EU satellite images show Europe drying up during recent drought

7 Sep 2022

A series of images shared by the EU's Copernicus programme shows the impact of the recent drought in Europe. Image: EU/Copernicus

The images show a stark transformation for large parts of Europe after the region faced its worst drought in 500 years.

A new sequence of images taken from an EU satellite reveals the impact the recent drought had on Europe.

The images taken from the start of July to the end of August show how much of the continent was impacted by weather conditions, turning massive swathes of land into a desert brown colour.

The photos were taken by the Sentinel-2 satellite, which is part of the EU’s Copernicus Earth observation programme. This programme looks at the Earth and its environment for the benefit of citizens.

The Copernicus Twitter account shared a video this week with a timelapse of the images, showing the dramatic change in some countries during the recent hot period.

Some of the worst affected regions appear to be the south of the UK, northern France, Spain, Germany, Poland and various countries in eastern Europe.

Last month, an EU agency report said Europe was facing its worst drought in at least 500 years.

The report by the Global Drought Observatory suggested that during the recent drought period, 47pc of Europe was considered to be in warning conditions while 17pc was in alert conditions.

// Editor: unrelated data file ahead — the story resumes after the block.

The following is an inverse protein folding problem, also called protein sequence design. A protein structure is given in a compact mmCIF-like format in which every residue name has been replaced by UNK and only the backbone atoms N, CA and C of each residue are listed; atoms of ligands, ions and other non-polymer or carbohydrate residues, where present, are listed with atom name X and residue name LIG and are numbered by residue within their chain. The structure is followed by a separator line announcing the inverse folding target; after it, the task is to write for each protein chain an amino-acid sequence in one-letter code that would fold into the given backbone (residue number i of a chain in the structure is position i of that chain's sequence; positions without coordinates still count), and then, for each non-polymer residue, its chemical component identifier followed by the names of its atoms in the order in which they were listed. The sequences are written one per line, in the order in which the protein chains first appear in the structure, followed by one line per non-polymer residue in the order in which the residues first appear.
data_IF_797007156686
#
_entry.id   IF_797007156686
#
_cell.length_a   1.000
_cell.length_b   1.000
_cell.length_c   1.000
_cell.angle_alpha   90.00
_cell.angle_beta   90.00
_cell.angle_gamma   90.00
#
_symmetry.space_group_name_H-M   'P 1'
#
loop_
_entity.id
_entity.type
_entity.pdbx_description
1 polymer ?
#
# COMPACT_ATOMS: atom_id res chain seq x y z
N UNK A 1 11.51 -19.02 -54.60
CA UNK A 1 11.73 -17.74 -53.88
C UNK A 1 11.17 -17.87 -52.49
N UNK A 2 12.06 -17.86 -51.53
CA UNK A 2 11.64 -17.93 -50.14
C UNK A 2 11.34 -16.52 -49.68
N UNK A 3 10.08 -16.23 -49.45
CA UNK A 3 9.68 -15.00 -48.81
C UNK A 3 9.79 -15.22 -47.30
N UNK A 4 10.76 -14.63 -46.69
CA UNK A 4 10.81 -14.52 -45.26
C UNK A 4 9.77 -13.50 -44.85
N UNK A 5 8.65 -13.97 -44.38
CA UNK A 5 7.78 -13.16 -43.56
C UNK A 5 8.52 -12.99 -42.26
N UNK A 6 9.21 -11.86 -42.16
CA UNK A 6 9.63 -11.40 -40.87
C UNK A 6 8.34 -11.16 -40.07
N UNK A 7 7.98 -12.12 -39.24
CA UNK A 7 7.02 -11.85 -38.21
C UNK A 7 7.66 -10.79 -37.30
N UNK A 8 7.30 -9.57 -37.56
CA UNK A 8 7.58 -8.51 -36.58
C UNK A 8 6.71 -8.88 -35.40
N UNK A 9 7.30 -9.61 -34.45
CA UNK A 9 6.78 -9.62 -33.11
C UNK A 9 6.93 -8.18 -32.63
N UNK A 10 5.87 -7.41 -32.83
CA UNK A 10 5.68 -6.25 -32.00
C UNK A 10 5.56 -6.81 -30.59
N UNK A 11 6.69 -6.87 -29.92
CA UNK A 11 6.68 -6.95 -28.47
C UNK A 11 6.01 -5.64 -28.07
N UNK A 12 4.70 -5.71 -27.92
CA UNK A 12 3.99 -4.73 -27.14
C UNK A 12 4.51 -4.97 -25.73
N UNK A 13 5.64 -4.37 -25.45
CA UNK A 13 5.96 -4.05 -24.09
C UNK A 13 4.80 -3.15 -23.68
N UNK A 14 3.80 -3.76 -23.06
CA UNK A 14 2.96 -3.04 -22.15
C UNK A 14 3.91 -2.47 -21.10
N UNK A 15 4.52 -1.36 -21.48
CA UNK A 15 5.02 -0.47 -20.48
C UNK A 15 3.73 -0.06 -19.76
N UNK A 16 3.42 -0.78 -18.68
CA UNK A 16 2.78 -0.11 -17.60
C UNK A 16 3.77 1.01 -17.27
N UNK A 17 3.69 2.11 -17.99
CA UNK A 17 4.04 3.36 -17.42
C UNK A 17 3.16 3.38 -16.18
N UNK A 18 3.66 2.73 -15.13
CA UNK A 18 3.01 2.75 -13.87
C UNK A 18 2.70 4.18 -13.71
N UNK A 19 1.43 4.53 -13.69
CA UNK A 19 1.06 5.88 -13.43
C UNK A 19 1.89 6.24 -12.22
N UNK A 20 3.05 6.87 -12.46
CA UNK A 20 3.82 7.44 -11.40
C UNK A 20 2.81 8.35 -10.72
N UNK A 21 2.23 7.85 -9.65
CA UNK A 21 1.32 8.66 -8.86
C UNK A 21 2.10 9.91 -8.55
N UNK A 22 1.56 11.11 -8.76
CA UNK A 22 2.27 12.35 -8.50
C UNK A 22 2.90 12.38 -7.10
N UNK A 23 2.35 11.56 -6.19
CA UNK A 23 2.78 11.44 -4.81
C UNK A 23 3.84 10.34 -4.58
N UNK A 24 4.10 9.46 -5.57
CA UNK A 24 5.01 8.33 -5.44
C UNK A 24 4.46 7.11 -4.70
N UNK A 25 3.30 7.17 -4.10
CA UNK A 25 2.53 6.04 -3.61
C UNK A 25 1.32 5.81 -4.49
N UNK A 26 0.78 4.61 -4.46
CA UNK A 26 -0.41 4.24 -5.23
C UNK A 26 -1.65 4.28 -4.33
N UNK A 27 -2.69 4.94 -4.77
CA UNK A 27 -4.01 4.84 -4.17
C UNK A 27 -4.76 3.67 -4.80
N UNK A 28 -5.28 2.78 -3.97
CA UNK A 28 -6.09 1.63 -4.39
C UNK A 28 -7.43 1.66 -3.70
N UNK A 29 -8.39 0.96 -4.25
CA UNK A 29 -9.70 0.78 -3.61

This report added that drought conditions affected river discharges widely across Europe, while reduced water storage had severe impacts on the energy sector “for both hydropower generation and cooling systems of other power plants”.

In July, Adam Bradshaw of ServerChoice said the cooling systems of many data centres were being pushed to “maximum capacity” as a result of heatwave conditions.

Ireland was also impacted by hot and dry conditions this summer, though it was to a smaller degree than other parts of Europe.

During the heatwave, Irish Solar Energy Association CEO Conall Bolger said Ireland has “huge potential” to generate solar energy for the national grid. “The sunlight falling on Ireland is a natural resource,” he said. “Every day we are not making use of it, is a lost opportunity.”

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Leigh Mc Gowran is a journalist with Silicon Republic